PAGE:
As you probably know by now from the abundant number of postings on the issue, VS 2005 beta 1 and the Express editions are now available. A few months ago, when we released the PD5 build of VS, the Add-in wizard had a listing of about 8 different applications that you could build Add-ins for; these included all the Express IDEs. We got a lot of questions about what Express meant, and since it was not an announced product yet, we had to side step the issue. Now you know.
Beta 1 also has a few new items that we are now talking about. One of these is what we are calling VSTemplates. Previously, when you needed to create a new project you had two options. The first way was to copy the project into a special directory, then an item would appear in the New Project dialog box. The user would then select the item and the project would be copied into the destination directory, and loaded into VS. This would not be ideal because the source files would not be modified to rename the main class to match the name of the project – in other words, there would be no token replacement on the files, they would just be copied into the destination directory and opened. The second way of creating new projects would be to write a wizard. You would create a component that implements IDTWizard, create a .vsz file that would point to that component, and then put the .vsz file in the correct directory. When the user selected your .vsz file in the New Project dialog box, your wizard would be invoked. Your wizard could then do whatever it wanted to fix up the project templates (such as parameter replacements), then import it into the solution. But writing wizards like this are a real pain, they can be tedious to write, and hard to get right.
For this version of VS we have the VS Template Wizard. First you create a project that serves as your templates. Next, you create an XML file with the extension .vstemplate. The New Project dialog box can read the .vstemplate file and do all the work of generating a project for you. It will open the .vstemplate file, read in the list of files that are contained within the project, search for special tokens in the files and replace them with values meaningful to that project, then load the project into the solution. For example, suppose you entered the project name “MyProject” into the New Project dialog box. When you try to open a template from the New Project dialog box, the wizard will automatically open the files, look for the string “$projectname$”, and replace it with the text MyProject – and you did not need to write a bit of code.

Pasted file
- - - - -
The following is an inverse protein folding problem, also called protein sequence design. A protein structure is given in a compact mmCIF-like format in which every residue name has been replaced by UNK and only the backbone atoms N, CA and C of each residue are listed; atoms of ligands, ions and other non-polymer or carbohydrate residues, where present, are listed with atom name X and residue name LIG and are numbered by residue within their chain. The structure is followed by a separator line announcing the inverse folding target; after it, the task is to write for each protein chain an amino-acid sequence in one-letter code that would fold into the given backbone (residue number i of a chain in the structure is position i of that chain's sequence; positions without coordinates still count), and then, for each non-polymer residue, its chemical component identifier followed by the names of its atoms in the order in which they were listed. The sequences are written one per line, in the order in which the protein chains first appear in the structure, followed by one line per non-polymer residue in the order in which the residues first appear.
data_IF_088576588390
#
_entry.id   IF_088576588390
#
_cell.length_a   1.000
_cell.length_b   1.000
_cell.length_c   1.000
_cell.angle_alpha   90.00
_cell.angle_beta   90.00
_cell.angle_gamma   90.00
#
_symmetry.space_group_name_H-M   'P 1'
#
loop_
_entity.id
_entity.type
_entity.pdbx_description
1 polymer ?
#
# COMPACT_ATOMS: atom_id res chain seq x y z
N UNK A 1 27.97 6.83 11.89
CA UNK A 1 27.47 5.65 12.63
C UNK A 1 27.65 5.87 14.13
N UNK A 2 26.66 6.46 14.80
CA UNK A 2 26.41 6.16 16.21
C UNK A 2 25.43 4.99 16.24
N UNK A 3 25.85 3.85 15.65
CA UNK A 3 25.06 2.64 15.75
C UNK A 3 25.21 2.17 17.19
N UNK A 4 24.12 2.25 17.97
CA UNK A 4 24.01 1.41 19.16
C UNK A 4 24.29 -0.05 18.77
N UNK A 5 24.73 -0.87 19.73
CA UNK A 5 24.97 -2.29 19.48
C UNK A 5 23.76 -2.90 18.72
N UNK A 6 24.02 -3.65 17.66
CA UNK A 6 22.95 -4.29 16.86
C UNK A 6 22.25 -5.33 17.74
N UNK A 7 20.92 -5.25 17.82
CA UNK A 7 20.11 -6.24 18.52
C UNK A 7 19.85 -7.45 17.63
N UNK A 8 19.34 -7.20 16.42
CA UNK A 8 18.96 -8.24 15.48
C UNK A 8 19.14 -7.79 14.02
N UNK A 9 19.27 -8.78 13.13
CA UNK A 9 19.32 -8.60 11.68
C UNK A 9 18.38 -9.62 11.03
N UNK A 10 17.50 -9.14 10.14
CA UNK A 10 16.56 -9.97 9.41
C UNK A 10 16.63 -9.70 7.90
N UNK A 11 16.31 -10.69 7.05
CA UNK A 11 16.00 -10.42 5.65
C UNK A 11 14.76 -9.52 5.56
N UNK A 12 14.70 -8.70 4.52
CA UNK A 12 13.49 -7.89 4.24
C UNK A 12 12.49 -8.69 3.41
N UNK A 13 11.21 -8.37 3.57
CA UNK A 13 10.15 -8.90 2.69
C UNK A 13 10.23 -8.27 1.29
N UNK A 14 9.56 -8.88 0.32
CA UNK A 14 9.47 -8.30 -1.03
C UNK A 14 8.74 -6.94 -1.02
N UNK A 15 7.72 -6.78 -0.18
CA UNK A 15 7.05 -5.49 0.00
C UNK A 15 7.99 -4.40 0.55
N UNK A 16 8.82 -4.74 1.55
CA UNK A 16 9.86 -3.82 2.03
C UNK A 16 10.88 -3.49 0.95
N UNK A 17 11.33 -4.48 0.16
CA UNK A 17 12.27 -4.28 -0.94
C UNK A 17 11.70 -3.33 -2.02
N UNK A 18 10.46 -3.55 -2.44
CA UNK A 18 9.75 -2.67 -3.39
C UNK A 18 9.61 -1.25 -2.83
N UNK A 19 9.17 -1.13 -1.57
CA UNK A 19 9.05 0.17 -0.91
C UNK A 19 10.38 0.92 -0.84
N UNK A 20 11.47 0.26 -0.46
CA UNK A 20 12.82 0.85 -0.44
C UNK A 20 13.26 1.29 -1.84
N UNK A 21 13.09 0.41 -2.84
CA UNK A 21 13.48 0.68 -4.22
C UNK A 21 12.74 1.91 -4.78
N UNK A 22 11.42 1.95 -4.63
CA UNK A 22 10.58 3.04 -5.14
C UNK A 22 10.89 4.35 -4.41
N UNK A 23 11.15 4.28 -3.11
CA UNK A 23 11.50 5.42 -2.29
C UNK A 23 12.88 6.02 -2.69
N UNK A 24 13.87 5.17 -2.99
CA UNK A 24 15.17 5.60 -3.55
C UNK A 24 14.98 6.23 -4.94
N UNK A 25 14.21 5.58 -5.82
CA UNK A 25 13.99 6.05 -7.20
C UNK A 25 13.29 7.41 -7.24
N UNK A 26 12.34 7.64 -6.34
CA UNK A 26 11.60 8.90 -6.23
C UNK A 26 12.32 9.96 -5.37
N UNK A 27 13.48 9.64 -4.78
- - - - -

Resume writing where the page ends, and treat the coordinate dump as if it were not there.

That does not mean you cannot write code to customize the template wizard. Suppose you have a standard that you want to name everything with lower case, thus the value $projectname$ will be replaced with myproject, or you have a token in your template that you want to replace (put “123 Main St.” in place of $myaddress$). You can do this by creating a wizard component. Think of a wizard component as an Add-in for a wizard. When a certain tag is found in the .vstemplate XML, we will load a component that you specify and call methods on that component giving you a chance to do custom work. For example, to add the $myaddress$ token, you would write code like this:
public class MyWizardComponent : IWizard
void RunStarted(object automationObject,
System.Collections.Generic.Dictionary<string, string> replacementsDictionary,
replacementsDictionary.Add("$myaddress$", "123 Main St.");
//Other methods of the IWizard interface go here.
Not only does this mechanism work for new projects, but also new project items also. Need to add file(s) to a project such as a custom form which consists of, for example, the files Form.cs, Form.designer.cs, and Form.resx and do modifications on those files? You can set up a .vstemplate to import those files into your project.
Packaging up your templates is also easy. Put the files into a .zip file, put them on disk (in the install path to make them available to anybody or in the ProjectTemplates/ItemTemplates folders buried in …\My Documents\Visual Studio, and they will appear in the appropriate dialog box. Need to quickly generate a .vstemplate file and the project? No problem, in the next beta we should have a wizard that will package up a project for you.
If you would like some examples of how this works, most of the wizards in VS Beta 1 are written using the new vstemplate format. Search your disk for *.vstemplate files to see how to get started.